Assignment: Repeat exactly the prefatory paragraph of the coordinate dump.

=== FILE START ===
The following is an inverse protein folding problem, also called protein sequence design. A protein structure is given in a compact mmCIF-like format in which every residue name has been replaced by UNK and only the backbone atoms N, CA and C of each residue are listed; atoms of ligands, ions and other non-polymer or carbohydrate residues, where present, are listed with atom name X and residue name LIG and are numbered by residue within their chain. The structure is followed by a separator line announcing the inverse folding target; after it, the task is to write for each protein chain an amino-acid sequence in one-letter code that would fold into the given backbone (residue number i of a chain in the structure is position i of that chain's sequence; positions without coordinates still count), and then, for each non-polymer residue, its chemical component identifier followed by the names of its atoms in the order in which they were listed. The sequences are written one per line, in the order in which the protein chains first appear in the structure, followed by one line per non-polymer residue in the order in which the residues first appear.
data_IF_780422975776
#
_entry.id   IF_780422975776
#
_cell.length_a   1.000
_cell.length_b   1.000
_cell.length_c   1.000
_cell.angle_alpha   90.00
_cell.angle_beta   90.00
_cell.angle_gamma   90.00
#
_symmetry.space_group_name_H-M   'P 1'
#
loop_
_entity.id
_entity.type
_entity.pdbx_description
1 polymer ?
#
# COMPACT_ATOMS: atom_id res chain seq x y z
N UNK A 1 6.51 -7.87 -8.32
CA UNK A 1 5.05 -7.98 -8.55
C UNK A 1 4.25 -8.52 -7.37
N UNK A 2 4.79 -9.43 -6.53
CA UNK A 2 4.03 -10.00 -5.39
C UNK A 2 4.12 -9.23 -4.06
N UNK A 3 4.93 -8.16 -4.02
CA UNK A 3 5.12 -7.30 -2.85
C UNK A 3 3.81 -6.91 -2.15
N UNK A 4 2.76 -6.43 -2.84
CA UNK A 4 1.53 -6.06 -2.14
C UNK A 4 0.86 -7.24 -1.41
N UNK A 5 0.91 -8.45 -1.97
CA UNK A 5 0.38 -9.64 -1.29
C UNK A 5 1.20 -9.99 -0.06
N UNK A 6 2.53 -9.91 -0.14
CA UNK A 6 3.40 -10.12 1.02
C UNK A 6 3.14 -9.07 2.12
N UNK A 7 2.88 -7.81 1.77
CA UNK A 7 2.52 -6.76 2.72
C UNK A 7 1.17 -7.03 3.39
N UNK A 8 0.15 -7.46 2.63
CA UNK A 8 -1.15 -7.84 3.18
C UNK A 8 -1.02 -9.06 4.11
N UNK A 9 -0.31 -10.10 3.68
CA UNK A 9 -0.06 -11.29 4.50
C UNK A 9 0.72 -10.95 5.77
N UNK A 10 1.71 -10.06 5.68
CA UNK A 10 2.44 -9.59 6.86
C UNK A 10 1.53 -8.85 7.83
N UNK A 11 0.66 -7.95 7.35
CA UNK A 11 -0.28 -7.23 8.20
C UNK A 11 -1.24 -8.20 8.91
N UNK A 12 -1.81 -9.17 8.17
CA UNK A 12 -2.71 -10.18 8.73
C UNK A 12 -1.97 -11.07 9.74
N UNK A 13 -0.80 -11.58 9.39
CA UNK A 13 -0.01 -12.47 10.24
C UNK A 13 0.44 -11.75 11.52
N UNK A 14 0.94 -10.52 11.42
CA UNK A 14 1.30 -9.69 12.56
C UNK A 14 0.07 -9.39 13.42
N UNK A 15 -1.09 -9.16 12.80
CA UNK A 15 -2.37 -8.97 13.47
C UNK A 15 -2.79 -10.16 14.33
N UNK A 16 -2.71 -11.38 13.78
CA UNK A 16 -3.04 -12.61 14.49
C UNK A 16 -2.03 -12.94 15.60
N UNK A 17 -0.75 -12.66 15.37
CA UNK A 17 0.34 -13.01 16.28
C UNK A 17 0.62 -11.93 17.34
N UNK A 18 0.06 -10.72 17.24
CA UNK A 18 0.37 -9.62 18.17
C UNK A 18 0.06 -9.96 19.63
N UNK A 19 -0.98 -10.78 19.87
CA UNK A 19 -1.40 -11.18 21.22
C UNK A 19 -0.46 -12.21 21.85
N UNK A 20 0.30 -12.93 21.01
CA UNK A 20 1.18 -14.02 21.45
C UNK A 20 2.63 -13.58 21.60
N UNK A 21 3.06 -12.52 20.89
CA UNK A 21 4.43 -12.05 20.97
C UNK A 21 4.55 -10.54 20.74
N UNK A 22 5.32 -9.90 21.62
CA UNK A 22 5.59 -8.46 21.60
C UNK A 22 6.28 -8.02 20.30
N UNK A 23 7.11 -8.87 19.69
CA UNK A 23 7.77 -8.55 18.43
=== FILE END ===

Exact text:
The following is an inverse protein folding problem, also called protein sequence design. A protein structure is given in a compact mmCIF-like format in which every residue name has been replaced by UNK and only the backbone atoms N, CA and C of each residue are listed; atoms of ligands, ions and other non-polymer or carbohydrate residues, where present, are listed with atom name X and residue name LIG and are numbered by residue within their chain. The structure is followed by a separator line announcing the inverse folding target; after it, the task is to write for each protein chain an amino-acid sequence in one-letter code that would fold into the given backbone (residue number i of a chain in the structure is position i of that chain's sequence; positions without coordinates still count), and then, for each non-polymer residue, its chemical component identifier followed by the names of its atoms in the order in which they were listed. The sequences are written one per line, in the order in which the protein chains first appear in the structure, followed by one line per non-polymer residue in the order in which the residues first appear.